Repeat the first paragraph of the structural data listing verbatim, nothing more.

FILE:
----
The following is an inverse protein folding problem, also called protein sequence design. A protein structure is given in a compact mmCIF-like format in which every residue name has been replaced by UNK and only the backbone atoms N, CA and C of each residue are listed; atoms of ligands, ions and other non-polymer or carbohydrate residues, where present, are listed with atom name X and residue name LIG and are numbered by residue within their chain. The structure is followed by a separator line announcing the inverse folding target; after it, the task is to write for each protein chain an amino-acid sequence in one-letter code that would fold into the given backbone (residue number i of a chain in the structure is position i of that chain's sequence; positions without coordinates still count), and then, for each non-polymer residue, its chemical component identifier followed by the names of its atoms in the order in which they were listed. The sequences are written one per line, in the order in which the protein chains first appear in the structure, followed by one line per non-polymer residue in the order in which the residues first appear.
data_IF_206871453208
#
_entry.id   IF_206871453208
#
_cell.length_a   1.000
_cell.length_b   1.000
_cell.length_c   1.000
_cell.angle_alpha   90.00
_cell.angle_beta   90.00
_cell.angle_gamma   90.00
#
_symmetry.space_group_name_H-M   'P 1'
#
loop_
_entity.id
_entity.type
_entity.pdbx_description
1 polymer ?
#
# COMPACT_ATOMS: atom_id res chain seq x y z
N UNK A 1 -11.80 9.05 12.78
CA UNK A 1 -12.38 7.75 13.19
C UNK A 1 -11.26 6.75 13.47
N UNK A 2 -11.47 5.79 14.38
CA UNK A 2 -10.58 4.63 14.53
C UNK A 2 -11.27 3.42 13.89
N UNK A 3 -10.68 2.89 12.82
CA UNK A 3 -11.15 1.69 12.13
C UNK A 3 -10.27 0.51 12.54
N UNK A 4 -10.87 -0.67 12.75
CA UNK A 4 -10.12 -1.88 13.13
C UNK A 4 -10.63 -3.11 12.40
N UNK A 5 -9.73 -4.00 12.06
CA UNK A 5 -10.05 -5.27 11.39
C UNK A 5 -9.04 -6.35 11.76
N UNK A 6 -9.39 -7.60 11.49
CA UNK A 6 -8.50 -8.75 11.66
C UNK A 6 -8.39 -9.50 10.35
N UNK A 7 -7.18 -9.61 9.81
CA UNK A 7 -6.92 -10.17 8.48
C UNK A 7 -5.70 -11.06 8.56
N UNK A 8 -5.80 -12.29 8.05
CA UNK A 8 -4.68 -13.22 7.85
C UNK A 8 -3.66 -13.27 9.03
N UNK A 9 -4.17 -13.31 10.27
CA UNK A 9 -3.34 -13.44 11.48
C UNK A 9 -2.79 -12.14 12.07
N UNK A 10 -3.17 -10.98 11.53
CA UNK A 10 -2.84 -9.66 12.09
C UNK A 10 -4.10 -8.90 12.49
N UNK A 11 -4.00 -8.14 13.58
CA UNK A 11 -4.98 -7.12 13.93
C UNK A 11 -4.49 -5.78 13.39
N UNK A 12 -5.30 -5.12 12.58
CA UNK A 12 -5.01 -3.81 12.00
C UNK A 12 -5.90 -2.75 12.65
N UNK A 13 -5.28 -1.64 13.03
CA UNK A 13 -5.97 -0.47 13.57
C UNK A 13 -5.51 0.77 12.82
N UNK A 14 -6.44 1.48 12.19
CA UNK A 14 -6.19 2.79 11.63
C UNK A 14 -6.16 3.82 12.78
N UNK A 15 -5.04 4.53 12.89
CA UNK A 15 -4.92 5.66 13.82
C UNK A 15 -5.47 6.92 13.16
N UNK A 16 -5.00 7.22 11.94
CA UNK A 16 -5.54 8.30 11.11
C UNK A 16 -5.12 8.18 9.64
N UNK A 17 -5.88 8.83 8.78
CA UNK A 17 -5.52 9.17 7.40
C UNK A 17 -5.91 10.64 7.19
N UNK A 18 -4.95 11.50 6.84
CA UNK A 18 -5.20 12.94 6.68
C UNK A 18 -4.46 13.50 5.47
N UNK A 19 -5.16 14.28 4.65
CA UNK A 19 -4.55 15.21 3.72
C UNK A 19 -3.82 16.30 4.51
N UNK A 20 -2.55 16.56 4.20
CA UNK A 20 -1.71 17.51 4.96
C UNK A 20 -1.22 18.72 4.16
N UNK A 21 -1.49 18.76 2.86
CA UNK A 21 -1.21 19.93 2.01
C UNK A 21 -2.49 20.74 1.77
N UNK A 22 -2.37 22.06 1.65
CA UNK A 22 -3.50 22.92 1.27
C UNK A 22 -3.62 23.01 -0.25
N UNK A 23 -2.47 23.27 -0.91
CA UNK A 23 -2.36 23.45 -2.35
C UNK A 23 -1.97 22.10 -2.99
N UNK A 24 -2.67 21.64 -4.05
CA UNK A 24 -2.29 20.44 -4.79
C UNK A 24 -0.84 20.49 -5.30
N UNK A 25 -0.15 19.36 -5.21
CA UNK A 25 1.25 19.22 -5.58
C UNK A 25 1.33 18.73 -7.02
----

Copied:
The following is an inverse protein folding problem, also called protein sequence design. A protein structure is given in a compact mmCIF-like format in which every residue name has been replaced by UNK and only the backbone atoms N, CA and C of each residue are listed; atoms of ligands, ions and other non-polymer or carbohydrate residues, where present, are listed with atom name X and residue name LIG and are numbered by residue within their chain. The structure is followed by a separator line announcing the inverse folding target; after it, the task is to write for each protein chain an amino-acid sequence in one-letter code that would fold into the given backbone (residue number i of a chain in the structure is position i of that chain's sequence; positions without coordinates still count), and then, for each non-polymer residue, its chemical component identifier followed by the names of its atoms in the order in which they were listed. The sequences are written one per line, in the order in which the protein chains first appear in the structure, followed by one line per non-polymer residue in the order in which the residues first appear.